National Unfriend Day, which falls on Nov. 17 annually, was named so by television host Jimmy Kimmel in 2010. This day holds special significance in the digital age when most posts on social media attract unsolicited comments or opinions.

Many might think it is rude to remove people from their social media profiles, but there is no sense in hoarding friends who don’t add value to your lives.

Kimmel even had plan to decide who should be given the ax. During the launch of the initiative, the late-night talk show said, "Let's say, on Friday, post a status update that says, 'I'm moving this weekend and I need help.' The people that respond? Those are your friends. Everyone else isn't."

Here are some suggestions for the types of people who need to be unfriended:

The toxic old flame

If you have been meaning to pull the plug on your ex's toxic efforts to mentally harm you, this is the day to bid them goodbye forever. Take a deep breath and do what you have been dreading for long -- hit the "unfriend" button.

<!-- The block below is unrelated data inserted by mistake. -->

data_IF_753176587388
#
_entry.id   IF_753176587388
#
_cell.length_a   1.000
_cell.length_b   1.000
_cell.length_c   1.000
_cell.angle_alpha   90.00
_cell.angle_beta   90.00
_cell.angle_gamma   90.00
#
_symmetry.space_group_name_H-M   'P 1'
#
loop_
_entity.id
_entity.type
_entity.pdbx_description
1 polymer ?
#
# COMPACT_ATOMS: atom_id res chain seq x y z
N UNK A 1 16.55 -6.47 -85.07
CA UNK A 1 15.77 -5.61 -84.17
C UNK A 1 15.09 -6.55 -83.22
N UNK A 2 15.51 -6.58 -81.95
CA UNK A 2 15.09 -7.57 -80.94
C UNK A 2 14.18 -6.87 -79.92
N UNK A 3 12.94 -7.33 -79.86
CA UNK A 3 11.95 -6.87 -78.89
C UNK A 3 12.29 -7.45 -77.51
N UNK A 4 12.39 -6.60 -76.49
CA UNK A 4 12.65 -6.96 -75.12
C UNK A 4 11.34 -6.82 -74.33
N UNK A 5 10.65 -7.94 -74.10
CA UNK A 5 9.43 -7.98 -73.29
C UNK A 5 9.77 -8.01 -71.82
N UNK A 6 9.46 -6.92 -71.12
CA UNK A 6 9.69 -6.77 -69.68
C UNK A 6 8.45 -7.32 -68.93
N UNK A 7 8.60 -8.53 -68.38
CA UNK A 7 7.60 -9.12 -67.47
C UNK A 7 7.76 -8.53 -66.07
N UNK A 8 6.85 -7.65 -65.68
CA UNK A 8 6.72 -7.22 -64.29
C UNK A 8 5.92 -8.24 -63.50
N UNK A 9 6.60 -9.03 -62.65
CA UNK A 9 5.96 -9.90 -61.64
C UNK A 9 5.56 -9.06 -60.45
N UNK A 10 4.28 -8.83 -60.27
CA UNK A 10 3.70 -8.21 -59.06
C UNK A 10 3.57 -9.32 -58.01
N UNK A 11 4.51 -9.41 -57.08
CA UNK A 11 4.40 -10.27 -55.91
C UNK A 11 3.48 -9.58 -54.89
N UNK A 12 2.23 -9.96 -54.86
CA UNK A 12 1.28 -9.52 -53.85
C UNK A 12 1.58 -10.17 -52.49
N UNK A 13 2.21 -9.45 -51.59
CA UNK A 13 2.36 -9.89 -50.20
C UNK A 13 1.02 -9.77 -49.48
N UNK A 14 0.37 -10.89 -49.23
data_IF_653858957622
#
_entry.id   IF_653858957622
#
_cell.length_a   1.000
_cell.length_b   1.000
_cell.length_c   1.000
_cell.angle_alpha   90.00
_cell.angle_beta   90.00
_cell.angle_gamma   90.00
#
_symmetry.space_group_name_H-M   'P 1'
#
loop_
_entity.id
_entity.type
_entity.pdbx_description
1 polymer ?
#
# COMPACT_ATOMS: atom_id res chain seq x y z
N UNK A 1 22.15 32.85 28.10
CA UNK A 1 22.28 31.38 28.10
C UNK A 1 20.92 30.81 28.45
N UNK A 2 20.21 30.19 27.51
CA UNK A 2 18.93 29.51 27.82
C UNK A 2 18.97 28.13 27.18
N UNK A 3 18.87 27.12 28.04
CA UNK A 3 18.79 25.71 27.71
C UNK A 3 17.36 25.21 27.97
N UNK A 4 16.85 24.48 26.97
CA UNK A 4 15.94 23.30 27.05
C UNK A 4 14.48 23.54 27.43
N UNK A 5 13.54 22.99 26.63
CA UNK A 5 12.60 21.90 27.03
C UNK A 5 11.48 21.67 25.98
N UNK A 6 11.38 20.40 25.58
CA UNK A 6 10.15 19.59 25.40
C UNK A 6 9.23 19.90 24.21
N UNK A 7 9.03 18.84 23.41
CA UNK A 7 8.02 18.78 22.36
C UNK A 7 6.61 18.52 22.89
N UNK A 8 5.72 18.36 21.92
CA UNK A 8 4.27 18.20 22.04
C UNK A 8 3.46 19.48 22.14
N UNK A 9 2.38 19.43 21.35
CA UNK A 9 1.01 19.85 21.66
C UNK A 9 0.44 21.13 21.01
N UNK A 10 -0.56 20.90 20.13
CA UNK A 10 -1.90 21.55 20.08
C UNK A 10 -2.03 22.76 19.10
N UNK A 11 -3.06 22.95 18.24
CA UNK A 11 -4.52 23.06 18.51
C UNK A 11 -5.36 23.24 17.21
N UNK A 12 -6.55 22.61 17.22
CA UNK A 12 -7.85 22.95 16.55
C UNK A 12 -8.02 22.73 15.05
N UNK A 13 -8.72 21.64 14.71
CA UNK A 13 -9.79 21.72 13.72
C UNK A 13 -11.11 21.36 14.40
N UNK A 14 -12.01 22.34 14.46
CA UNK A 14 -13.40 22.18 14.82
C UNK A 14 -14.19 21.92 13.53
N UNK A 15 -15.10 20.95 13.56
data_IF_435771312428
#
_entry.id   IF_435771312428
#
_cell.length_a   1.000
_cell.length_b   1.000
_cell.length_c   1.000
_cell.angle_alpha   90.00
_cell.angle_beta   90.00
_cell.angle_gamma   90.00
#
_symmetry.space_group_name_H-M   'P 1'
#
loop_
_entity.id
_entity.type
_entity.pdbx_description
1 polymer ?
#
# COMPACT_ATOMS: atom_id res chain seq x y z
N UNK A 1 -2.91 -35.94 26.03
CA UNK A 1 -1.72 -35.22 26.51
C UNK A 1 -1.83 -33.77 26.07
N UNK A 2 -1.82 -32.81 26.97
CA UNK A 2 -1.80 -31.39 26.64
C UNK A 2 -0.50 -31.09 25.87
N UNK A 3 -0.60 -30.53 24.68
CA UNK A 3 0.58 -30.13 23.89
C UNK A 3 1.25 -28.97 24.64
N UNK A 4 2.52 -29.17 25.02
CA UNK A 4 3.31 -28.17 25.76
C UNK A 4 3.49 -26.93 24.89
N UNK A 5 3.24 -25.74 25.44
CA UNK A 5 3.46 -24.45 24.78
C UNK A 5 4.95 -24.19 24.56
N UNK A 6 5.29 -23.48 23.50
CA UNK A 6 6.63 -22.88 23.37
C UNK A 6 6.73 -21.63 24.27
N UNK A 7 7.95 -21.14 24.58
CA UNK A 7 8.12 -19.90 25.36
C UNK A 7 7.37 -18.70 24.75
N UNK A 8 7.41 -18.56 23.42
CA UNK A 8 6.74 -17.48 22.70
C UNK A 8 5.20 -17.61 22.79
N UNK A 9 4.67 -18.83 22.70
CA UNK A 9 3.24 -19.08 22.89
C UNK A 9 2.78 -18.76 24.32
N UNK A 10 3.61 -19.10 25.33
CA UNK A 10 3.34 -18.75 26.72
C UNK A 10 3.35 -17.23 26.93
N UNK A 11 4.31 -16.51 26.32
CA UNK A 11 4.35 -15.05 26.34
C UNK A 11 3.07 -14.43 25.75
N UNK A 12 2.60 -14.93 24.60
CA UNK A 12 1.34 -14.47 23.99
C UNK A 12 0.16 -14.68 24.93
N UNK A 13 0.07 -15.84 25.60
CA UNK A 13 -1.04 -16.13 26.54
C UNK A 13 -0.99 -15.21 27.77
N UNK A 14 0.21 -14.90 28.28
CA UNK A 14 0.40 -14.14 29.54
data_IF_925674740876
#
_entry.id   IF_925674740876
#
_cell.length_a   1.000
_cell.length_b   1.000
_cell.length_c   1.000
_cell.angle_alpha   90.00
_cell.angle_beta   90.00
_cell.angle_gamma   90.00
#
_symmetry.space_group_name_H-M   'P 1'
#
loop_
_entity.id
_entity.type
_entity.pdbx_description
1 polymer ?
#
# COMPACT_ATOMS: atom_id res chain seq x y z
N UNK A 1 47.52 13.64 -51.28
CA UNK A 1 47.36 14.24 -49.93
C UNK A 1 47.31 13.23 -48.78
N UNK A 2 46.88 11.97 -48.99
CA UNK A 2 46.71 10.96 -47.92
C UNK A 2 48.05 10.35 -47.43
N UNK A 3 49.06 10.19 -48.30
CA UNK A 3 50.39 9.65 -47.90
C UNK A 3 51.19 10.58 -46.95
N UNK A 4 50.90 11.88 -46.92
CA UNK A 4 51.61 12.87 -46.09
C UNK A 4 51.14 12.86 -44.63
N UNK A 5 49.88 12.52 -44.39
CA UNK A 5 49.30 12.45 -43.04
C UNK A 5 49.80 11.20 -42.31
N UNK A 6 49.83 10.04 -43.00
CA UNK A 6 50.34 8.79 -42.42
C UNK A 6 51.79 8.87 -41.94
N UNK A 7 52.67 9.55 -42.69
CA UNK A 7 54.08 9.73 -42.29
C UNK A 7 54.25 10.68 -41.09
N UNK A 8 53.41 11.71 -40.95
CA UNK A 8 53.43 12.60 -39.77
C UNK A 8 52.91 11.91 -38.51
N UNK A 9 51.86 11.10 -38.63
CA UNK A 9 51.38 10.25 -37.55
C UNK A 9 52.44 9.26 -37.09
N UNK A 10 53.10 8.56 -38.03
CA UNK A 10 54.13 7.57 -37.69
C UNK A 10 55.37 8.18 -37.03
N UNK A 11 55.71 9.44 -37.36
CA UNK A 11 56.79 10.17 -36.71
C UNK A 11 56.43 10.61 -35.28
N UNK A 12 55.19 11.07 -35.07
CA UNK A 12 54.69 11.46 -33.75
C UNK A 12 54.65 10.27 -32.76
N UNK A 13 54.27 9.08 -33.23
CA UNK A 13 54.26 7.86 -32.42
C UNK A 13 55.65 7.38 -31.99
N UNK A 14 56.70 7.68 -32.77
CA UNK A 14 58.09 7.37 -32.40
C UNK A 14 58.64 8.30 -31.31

The people you have trouble remembering

Remember the guy who used to sit next to you in elementary school and with whom you haven’t spoken in about 20 years? He doesn’t really need to be on your social media. Furthermore, the profiles that require you to rack your brain to recall meeting their owner also should be gotten rid of.

The mushy couple

It’s fine to "unfriend" the new couple who post cringy PDA-packed pictures frequently.

How the "unfriending" activity benefits you?

The act of unfriending relieves a lot of mental stress. You will no longer receive notifications and mentions from the people you are regularly not in touch with. That way, the time you spend on social media will be reduced, enabling you to focus more on the real world.

With the National Unfriend Day already here, it’s time to cleanse our social media profiles to protect ourselves from a great deal of stress.

Facebook said a group of Chinese users were using falsified accounts seeking to influence the US election, but did not link the actions to the Beijing government
The Facebook logo is pictured. AFP / Lionel BONAVENTURE